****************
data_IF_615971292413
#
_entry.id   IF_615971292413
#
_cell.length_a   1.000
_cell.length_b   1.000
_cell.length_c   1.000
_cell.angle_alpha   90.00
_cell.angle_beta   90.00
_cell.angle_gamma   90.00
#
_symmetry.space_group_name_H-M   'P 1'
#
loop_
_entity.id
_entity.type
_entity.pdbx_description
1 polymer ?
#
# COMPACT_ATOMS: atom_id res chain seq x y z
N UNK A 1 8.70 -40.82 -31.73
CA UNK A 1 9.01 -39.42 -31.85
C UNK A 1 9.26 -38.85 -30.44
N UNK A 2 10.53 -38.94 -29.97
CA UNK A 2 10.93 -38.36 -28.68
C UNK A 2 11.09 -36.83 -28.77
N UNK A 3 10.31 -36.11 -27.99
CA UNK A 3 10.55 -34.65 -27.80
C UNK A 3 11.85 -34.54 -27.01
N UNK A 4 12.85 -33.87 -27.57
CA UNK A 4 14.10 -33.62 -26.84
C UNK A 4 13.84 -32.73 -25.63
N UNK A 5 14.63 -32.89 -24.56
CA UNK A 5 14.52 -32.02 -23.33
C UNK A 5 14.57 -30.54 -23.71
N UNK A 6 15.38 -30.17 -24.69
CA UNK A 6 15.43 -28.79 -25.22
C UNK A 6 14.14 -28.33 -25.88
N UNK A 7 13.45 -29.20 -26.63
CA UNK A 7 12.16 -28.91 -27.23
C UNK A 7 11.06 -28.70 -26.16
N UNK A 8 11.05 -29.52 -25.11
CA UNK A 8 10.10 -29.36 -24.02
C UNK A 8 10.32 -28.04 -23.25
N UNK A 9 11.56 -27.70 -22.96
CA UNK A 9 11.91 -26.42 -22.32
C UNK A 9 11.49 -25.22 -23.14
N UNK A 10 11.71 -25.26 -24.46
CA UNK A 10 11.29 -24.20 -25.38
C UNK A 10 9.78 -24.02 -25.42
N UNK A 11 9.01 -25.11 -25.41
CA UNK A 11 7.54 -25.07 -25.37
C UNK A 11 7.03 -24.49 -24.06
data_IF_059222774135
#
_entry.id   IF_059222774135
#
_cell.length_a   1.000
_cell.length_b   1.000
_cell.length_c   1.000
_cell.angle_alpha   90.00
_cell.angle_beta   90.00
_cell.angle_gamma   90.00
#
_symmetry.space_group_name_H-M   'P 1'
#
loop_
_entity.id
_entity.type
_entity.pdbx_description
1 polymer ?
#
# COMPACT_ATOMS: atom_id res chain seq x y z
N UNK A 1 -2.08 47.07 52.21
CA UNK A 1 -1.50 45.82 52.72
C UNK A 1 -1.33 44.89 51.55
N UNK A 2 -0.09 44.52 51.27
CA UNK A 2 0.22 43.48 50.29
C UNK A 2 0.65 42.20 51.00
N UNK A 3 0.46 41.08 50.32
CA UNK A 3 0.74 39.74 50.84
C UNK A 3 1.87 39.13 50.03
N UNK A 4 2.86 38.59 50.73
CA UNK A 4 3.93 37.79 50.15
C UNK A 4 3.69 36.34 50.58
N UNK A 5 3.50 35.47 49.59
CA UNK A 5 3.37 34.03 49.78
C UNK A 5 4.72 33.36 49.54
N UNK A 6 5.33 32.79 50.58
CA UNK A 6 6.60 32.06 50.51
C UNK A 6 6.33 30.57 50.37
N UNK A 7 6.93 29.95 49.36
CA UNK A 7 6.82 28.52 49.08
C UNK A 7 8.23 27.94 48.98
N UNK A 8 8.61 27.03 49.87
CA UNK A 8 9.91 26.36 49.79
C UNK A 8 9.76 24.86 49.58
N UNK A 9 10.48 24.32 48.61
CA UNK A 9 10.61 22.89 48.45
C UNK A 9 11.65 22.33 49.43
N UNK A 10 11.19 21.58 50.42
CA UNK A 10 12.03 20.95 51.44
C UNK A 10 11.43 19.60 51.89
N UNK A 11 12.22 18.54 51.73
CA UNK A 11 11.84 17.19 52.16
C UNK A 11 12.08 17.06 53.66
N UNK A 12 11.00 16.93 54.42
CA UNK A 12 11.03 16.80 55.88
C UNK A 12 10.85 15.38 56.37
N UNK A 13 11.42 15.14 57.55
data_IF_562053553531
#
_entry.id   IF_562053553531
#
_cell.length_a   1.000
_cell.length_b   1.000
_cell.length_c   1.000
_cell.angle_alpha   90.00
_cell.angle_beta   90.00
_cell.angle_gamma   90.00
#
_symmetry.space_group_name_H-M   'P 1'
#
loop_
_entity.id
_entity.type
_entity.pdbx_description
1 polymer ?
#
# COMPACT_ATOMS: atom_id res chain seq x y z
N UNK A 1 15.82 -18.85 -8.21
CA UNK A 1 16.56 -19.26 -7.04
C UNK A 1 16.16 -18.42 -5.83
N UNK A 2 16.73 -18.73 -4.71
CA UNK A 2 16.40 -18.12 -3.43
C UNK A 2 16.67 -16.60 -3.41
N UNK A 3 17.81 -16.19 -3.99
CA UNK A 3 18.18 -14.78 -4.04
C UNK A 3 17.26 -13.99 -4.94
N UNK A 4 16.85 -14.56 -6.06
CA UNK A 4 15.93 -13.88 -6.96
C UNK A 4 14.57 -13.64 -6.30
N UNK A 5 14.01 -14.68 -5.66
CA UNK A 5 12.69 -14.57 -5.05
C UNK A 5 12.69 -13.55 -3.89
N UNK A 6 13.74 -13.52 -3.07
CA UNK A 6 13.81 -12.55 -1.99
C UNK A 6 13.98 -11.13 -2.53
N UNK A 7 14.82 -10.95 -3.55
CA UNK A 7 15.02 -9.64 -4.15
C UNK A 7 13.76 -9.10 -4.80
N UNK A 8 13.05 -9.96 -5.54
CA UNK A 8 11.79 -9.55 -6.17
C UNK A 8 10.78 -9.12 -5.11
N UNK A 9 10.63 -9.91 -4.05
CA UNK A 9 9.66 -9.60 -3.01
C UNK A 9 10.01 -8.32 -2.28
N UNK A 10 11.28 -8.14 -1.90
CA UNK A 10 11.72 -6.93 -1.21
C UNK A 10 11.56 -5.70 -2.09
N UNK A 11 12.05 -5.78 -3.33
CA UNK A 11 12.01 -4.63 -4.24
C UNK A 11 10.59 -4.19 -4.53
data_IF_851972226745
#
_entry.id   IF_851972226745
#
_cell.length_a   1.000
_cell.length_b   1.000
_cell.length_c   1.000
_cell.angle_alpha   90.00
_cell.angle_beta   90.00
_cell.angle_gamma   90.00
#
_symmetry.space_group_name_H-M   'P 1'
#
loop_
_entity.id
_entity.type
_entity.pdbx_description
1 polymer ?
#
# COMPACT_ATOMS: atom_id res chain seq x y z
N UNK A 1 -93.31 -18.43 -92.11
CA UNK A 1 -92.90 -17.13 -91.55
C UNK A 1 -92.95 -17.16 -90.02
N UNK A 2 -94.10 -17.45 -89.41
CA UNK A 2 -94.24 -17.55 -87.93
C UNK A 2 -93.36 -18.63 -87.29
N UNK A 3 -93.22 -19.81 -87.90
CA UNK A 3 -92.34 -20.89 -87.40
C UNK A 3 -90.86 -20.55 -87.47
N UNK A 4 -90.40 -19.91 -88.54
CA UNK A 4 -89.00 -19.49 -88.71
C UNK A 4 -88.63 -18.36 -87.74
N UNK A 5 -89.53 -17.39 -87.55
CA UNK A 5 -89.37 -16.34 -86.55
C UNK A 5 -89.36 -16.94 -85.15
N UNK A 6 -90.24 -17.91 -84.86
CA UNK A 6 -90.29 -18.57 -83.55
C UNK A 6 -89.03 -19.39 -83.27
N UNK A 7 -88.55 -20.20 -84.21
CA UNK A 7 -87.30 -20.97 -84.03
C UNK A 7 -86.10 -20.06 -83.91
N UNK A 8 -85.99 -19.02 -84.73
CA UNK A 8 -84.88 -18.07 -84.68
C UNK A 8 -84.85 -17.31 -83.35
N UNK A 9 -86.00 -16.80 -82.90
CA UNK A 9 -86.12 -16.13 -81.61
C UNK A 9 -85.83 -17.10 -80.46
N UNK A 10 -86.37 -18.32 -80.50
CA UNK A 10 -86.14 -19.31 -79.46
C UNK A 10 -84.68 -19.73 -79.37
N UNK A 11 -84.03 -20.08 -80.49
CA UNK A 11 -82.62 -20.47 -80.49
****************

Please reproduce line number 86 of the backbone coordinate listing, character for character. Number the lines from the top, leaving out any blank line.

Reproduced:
N UNK A 5 3.50 35.47 49.59